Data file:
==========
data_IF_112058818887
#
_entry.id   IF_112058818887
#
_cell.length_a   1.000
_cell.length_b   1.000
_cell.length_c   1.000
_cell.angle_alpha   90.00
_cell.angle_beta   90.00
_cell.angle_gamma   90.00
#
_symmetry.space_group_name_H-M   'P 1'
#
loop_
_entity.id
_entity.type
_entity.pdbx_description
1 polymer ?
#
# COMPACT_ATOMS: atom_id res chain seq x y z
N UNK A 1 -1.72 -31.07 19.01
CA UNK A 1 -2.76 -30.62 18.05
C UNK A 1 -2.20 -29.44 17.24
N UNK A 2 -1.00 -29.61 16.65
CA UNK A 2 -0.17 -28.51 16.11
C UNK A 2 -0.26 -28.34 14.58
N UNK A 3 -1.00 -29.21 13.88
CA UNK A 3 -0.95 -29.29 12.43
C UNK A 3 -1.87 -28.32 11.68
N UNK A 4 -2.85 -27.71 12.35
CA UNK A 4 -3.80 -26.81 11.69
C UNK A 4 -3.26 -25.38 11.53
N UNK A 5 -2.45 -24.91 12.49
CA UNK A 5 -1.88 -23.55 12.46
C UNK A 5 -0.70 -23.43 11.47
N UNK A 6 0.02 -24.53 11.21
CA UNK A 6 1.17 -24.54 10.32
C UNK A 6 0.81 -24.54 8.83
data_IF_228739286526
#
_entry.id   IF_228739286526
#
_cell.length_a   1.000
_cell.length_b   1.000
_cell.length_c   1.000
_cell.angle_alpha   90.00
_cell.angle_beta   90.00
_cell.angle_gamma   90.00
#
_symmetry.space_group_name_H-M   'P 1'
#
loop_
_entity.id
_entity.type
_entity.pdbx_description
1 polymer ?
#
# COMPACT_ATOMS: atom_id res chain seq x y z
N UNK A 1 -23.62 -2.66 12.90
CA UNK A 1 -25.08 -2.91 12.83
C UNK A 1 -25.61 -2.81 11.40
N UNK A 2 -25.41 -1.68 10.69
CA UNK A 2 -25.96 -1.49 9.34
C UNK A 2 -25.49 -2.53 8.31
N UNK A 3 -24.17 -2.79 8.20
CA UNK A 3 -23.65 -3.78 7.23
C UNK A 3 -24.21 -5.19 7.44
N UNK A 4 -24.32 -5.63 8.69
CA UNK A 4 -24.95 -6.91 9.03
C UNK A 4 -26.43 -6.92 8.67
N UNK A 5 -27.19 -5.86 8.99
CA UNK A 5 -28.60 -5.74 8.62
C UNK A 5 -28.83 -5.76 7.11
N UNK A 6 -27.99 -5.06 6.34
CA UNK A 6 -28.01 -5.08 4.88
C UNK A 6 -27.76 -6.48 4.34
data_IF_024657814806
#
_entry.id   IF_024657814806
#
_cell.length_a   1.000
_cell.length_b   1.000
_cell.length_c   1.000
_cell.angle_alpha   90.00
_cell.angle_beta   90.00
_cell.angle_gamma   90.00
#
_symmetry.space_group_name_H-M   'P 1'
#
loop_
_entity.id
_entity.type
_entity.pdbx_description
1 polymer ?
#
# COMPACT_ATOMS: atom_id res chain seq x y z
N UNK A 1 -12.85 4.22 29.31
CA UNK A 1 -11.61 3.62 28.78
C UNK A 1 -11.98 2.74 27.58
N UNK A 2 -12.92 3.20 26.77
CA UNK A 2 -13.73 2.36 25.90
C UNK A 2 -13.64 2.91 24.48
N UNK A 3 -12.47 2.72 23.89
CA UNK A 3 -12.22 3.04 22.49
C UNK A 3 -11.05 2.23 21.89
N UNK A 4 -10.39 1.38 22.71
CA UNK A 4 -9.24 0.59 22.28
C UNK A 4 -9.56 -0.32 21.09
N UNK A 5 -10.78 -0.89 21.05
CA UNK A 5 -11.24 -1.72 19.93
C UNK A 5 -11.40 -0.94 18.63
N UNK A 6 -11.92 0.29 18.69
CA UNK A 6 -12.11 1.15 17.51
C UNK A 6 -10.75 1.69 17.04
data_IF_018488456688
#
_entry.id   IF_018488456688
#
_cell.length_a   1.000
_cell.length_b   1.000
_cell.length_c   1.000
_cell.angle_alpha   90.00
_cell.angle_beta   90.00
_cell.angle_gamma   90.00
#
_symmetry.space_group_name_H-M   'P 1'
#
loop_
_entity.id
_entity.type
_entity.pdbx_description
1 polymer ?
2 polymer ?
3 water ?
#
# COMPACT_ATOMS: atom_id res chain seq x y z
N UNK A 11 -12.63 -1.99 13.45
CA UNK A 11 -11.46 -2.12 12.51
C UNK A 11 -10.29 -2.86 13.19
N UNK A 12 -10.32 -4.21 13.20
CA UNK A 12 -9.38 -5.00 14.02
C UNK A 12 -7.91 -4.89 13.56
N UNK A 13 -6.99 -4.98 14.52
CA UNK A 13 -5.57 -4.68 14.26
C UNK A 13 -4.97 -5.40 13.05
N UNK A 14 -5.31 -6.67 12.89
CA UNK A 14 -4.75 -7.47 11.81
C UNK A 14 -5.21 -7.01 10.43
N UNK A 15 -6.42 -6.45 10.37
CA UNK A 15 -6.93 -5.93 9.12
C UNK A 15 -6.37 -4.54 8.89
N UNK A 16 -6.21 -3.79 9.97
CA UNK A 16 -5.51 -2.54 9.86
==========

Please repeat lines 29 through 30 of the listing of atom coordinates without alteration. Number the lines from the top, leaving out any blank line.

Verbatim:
C UNK A 3 -1.87 -28.32 11.68
N UNK A 4 -2.85 -27.71 12.35